Our research focuses on the development of adaptive immune responses, protein evolution and the interactions between host and pathogen using a combination of biophysical, biochemical and molecular virology techniques. We are structural biologists who bring mechanistic and quantitative approaches to address fundamental problems in virology and immunology. We primarily study orthomyxo- and flaviviruses but our interests extend to emerging viruses (e.g. alpha-, arena-, bunya- and filoviruses) and other pathogens. We are strong believers in collaboration and are always open to pursuing new directions and pathogens!
Can novel small-molecules and protein-based therapeutics be identified to inhibit viral entry?
Antibodies as therapeutics: broadly neutralizing antibodies (bnAbs) against viruses like influenza and HIV are possible therapeutic interventions in the absence of successful vaccines. We use directed evolution to understand bnAb development and to artificially affinity mature Abs to optimize specificity and breadth to inhibit viral entry.
Small-molecules as therapeutics: viruses that fuse from internal compartments present a significant hurdle for small-molecule inhibition. Targeting intermediates in the viral fusion pathway requires that the small-molecule be present in the same internal compartment as the fusing virus. We are developing strategies to deliver small-molecules in order to inhibit conformational rearrangements of viral glycoproteins and to target host proteins required for entry. We are using our understanding of the viral fusion pathway to develop assays to identify small-molecule inhibitors of viral entry.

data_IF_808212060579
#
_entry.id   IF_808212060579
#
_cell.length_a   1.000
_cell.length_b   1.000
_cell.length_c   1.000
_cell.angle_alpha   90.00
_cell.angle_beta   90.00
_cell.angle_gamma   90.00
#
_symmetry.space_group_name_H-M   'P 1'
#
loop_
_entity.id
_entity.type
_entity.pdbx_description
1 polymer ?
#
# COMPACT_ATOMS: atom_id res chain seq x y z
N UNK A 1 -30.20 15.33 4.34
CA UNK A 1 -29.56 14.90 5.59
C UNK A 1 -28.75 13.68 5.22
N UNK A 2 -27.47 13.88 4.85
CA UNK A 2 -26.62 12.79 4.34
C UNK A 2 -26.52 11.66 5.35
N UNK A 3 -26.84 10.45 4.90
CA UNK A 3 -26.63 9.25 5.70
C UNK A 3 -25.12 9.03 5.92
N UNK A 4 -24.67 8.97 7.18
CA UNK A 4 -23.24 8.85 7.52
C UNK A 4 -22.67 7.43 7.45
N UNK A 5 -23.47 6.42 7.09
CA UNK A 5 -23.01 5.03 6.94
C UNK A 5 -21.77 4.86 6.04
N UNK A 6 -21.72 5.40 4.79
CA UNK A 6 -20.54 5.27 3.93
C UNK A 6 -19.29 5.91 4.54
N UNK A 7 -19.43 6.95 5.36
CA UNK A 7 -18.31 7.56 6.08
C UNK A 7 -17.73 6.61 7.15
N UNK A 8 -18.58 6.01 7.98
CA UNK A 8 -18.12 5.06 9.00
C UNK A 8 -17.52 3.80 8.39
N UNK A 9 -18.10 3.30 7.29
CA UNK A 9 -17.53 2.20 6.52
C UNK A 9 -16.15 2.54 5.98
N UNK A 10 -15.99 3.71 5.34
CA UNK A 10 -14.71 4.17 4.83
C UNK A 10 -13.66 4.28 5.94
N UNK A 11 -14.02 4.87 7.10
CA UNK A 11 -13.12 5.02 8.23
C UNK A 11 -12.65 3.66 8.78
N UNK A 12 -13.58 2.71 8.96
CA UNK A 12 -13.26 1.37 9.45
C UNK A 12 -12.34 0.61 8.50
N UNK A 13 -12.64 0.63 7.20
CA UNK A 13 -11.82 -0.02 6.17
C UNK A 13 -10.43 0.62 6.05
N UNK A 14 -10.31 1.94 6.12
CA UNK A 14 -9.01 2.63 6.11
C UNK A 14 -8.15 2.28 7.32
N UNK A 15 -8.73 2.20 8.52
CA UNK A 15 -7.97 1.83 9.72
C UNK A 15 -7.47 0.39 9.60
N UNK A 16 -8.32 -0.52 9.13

Can antigens be manipulated using structure-guided protein engineering to produce a desired immune response?
Traditional vaccination approaches have failed for many viral and parasitic diseases such as dengue, HIV and malaria. New approaches to rational vaccine design are necessary. We use a structure-guided approach for immunogen design in order to direct B-cell populations. We test these immunogens in animal models and analyze resulting B-cell repertoires in order to understand potential “rules” that may govern antigenicity and immunogenicity.
Can the evolutionary arms race between host and pathogen be recapitulated in vitro?
Pathogens use antigenic variation of their surface-exposed proteins as an evasion strategy to subvert and avoid host immune surveillance. We are broadly interested in understanding the evolution and co-evolution of pathogens with their hosts. In particular, how the adaptive immune system exerts pressure on viral proteins and how viruses evolve to escape such selective pressures. Understanding these interactions on a structural level may guide therapeutic intervention and vaccine development. We aim to reconstitute the evolutionary arms race using directed evolution platforms to evolve both antibodies and viruses.